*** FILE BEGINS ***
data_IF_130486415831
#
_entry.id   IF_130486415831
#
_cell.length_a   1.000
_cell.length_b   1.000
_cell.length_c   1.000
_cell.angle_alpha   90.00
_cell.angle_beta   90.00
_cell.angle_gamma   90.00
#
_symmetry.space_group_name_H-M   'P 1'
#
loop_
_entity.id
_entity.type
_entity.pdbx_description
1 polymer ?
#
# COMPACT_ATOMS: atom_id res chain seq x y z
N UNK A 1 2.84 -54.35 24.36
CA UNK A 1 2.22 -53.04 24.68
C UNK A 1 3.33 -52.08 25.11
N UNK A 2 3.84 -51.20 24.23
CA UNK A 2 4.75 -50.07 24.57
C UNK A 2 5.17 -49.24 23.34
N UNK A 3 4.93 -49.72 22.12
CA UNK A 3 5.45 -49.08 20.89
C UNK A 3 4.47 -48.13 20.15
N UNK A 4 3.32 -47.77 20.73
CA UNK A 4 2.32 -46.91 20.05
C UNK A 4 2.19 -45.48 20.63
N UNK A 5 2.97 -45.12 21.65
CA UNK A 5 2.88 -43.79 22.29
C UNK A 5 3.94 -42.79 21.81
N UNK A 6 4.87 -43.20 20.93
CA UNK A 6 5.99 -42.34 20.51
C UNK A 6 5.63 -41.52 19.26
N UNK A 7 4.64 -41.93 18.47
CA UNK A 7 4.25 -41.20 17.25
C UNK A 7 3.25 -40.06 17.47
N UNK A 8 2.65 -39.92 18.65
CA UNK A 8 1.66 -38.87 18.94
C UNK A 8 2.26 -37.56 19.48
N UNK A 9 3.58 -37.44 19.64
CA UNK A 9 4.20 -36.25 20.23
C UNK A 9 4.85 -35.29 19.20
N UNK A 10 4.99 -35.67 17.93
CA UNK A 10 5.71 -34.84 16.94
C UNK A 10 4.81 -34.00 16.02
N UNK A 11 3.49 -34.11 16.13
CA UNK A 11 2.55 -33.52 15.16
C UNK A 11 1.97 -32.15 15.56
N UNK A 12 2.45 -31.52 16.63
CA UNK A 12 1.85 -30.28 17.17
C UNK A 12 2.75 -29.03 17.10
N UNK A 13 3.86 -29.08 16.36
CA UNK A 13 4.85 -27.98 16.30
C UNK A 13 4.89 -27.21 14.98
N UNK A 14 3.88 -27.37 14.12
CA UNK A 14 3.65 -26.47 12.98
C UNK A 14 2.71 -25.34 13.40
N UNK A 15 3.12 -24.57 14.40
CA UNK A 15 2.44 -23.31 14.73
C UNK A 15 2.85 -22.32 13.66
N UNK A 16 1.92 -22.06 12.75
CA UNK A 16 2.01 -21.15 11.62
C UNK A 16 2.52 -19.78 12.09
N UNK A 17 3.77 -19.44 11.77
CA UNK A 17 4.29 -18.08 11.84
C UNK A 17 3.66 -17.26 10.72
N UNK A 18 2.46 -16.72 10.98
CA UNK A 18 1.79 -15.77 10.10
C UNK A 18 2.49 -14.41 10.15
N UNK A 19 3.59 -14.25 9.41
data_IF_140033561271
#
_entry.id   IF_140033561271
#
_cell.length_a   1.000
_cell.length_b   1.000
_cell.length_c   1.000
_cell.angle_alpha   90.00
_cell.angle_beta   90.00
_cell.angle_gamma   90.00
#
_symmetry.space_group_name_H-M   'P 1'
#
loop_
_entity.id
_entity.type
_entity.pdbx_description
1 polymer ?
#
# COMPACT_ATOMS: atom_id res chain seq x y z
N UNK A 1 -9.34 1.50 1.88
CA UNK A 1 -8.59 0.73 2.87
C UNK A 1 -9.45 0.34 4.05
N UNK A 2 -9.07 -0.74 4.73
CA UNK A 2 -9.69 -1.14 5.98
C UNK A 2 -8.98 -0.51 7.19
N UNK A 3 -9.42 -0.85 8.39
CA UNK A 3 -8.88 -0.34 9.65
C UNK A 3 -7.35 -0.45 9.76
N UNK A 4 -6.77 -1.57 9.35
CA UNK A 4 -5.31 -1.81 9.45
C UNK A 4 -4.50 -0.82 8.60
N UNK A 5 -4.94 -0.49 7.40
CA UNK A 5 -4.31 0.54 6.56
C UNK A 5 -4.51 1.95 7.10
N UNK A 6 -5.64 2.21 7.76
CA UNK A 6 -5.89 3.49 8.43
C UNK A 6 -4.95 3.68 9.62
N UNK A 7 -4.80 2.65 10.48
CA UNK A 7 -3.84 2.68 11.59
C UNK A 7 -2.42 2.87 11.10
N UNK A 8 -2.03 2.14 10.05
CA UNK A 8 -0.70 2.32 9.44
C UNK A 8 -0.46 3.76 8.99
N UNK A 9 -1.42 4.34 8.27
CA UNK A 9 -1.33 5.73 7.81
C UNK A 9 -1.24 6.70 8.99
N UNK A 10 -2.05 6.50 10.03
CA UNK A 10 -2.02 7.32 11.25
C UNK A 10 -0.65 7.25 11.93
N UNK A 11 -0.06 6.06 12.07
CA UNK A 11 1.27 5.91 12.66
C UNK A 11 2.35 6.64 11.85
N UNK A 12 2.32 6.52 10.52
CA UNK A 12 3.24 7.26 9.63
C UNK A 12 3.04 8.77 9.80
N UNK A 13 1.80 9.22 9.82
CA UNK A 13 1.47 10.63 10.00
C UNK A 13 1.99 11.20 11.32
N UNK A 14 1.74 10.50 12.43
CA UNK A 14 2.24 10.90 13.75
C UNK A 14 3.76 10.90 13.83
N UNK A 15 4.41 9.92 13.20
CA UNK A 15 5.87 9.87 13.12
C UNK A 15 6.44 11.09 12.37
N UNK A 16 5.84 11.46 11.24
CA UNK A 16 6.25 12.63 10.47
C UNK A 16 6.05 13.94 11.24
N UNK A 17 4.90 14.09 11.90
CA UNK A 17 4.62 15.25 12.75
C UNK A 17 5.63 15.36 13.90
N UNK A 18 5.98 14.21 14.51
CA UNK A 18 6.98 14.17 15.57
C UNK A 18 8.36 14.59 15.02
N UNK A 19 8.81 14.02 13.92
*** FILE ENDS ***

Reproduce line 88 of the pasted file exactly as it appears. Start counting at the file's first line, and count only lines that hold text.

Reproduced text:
#